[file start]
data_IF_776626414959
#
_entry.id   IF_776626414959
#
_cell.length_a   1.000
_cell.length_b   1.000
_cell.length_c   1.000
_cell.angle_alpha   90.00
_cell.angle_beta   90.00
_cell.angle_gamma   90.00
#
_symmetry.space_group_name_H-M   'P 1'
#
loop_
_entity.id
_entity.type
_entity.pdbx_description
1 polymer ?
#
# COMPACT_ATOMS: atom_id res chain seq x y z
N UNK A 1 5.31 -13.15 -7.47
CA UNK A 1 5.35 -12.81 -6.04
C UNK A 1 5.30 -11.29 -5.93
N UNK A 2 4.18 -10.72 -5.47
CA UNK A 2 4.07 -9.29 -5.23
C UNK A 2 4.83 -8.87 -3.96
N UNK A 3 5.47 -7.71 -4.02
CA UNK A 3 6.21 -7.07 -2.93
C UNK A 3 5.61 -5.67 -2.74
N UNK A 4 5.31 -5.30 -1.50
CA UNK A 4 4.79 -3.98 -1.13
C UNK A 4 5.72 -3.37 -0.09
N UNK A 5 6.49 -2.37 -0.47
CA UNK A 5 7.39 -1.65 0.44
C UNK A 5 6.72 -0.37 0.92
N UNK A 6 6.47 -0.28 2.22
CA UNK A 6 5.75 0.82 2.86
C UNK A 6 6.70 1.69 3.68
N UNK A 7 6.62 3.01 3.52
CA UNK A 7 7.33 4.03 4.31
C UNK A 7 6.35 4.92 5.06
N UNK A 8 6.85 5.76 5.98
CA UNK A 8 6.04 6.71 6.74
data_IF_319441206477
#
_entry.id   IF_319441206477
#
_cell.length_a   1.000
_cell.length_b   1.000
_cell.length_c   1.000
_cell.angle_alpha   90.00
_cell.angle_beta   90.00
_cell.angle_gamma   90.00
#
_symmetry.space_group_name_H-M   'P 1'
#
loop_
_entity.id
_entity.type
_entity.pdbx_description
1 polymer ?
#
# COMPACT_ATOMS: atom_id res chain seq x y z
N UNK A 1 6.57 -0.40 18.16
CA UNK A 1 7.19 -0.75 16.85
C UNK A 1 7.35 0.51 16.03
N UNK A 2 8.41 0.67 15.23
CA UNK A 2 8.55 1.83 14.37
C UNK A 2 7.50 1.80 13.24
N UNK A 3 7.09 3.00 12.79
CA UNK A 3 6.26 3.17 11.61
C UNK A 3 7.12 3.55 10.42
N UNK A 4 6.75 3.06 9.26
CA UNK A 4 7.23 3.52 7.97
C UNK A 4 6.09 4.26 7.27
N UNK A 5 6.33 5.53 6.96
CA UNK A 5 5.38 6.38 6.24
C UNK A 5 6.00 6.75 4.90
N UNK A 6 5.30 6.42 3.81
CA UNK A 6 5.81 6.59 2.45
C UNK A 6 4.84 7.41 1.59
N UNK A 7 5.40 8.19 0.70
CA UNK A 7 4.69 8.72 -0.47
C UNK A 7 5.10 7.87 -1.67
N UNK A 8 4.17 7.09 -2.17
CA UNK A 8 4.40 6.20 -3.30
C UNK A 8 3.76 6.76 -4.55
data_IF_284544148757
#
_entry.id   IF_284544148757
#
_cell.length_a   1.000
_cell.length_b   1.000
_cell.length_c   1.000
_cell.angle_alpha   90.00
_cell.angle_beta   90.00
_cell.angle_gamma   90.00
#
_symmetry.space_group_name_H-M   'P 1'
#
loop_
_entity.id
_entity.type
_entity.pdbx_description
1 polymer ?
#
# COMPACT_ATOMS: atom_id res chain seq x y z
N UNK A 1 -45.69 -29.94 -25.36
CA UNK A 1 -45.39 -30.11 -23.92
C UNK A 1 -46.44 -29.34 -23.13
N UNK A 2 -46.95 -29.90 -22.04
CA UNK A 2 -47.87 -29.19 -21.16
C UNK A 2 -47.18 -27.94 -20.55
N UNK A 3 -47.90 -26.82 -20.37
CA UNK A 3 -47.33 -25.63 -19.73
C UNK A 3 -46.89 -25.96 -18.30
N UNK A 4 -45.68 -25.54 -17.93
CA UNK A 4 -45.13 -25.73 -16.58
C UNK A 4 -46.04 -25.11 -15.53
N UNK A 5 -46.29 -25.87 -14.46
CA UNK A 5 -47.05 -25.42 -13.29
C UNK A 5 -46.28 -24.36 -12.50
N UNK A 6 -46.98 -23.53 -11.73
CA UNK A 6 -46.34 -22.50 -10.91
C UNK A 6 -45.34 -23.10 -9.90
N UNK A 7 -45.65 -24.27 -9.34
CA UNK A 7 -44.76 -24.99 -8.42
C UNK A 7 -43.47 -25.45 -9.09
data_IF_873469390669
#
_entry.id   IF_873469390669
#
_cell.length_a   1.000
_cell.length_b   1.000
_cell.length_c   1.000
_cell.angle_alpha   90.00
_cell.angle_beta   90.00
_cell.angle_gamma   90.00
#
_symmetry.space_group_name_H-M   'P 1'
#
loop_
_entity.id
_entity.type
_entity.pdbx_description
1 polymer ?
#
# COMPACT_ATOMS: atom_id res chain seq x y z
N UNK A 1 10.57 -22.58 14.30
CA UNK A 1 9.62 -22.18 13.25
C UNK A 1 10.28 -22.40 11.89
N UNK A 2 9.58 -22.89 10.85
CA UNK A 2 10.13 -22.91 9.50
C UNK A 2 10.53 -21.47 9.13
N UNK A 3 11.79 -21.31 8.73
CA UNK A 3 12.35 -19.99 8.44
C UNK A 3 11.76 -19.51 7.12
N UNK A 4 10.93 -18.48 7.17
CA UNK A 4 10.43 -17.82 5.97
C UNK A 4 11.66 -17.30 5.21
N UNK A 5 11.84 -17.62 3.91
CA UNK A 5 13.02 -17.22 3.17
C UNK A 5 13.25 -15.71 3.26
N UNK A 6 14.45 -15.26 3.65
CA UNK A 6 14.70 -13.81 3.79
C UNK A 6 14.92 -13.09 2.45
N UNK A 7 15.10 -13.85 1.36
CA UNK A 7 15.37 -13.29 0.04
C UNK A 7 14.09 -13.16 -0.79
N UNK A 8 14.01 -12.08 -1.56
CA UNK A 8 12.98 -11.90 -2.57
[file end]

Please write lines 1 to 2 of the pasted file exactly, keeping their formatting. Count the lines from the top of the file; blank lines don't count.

data_IF_776626414959
#